Why do falling readers resort to ‘sounding out’ individual sounds within words?
Here are a few reasons:
- For years, someone has told the young reader to ‘sound it out’ when they read. That’s what they’ve been told, so that what they do!
- Readers don’t know what else to do because effective strategies and skills have either not been introduced or they are being ignored by the reader. In the later case, falling readers find it easier to stop and ‘sound out’ because eventually someone will come to their rescue and tell them the word.
- These readers often ignore clues from the meaning and structural (grammatical) cueing systems, thus only relying on the visual (phonetic) system.
- Over-emphasis on isolated phonics skills without a link to context was taught, in the early years, to the exclusion of processing strategies. These strategies include sight word recognition, searching pictures for meaning and inference, rereading the line when stuck, checking for grammatical ‘sense,’ and identifying common chunks within words.
The ‘sounding out’ habit is very hard to break, but it must be broken or readers will continue to struggle. This habit often stops the flow of the story. When this happens, there is little, if any, fluency and this can limit comprehension.
So what do we do about this habit?
- Tell your struggling readers that ‘sounding out’ every letter will not help. Say, “What can you do to help yourself?” If they don’t know, remind them of a few key strategies such as first sound, rereading, and looking for known chunks within the word.
- Verbal prompts that you give to a reader as they’re reading are vitally important for breaking ‘bad’ habits. Be sure to prompt the reader to look for parts that they know in the word, search the pictures and check the first sound, look for common endings, break apart the word with their finger, etc. Your prompts should be consistent in their wording and your voice must carry a sense of urgency so that the reader will engage in the action you are seeking.
- Increase daily practice with sight words (both while reading and writing) so that a strong bank frequently used words are instantly recognized. This will increase confidence and free the student’s attention for problem solving new and difficult words.
- Add writing instruction (shared writing and interactive writing) to reading instruction time; both in small group and whole group settings.
The bottom line regarding the ‘sounding out’ habit is not to tell young readers to ‘sound out’ in the first place!
Habit #4: Guess the Word
Readers who guess word and go on to the next words are simply not checking on themselves. In technical terms, they have not learned to self-monitor and cross-check multiple sources of information. They may look at the word, “winter” and say, “water.” They may frequently guess at words that start and end the same, but they fail to check medial sounds and meaning! They may get close to the meaning, however, so they accept their substitution and move on. An example of this would be when the reader says, “shrieking” for “shouting.” The beginning and ending sounds are similar. The guess is grammatically correct and the reader is able to get a sense of the meaning. Early on, the reader learns to merely guess, without checking to be sure the word is correct. This habit magnifies itself in upper grades, where guessing many words results in poor comprehension and the inability to recall details.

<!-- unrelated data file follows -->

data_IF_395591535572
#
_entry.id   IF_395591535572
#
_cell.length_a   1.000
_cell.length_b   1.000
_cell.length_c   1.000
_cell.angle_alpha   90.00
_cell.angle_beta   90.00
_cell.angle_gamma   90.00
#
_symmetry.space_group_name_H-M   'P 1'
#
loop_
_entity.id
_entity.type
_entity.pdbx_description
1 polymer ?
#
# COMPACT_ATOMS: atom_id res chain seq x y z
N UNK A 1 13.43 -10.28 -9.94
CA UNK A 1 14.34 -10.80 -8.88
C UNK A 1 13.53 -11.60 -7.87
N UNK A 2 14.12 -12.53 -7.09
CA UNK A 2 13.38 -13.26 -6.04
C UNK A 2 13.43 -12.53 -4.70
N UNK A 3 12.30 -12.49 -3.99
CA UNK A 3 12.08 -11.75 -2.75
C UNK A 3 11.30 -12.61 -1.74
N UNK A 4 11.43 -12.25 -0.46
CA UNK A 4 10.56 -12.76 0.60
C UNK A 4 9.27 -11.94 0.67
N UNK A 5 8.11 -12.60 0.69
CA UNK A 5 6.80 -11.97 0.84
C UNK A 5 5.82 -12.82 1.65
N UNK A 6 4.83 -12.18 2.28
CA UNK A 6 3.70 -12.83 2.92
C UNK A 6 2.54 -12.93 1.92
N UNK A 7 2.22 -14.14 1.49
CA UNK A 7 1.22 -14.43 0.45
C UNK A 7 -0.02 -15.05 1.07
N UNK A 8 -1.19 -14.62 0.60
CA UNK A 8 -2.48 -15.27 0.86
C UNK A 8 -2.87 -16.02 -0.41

Here are a few suggestions for breaking the guessing habit:
- Don’t let it get started in the first place! We all need to take risks at words when we’re reading, but our brains tell us to ‘check it’ for accuracy. Prompting early readers, as their reading, will help to get them off on a good start. Verbal prompts might sound like this: “You said, ground.” “Check it! What letter would you expect to see at the end of ‘ground.’ Were you right?” Make certain that your prompts include the phrase, “Were you right?” This prompt needs to be firmly established in the head of a falling reader. Without it, they will simply guess and go on to the next word.
- When the reader guesses at a word, take their finger and show them how to look at a part in the word that will contradict the guess. For instance, if the child read, “shrieking” for the word, “shouting,” say, “I see a chunk you know in the middle of that word. Take your fingers and frame that chunk, “out.” Then ask, “Can it be ‘shrieking?” Try it again and look for parts in the middle of words.
- As they move into higher grades, readers no longer read ‘out loud’ to themselves. They read internally. This is an important transition and one that usually happens naturally. However, it is important that we still hear children read aloud in order to check on fluency and accuracy. You can’t be in the head of a child while they’re reading silently! But, you can ask them to read aloud when you come behind them and you can take frequent running records in order to determine whether ‘guessing’ is a problem, or not.
Habit #5: What’s That Word?
Ah, now there’s a line we’ve all heard a million times! Readers come to a word they don’t know and shout, “What’s that word?” Why is this question a problem that needs to be addressed? It is a signal that the reader is learning to depend on others to solve print problems. Every time the child asks the question, he/she relies on someone else to give them a prompt, a clue, or the word! If done often, the question replaces good reading strategies and behaviors that will lead to independence. Remember, the idea is to gradually release responsibility to the reader. This is the heart and soul of our work with falling readers. They must not depend on others to simply tell them the word.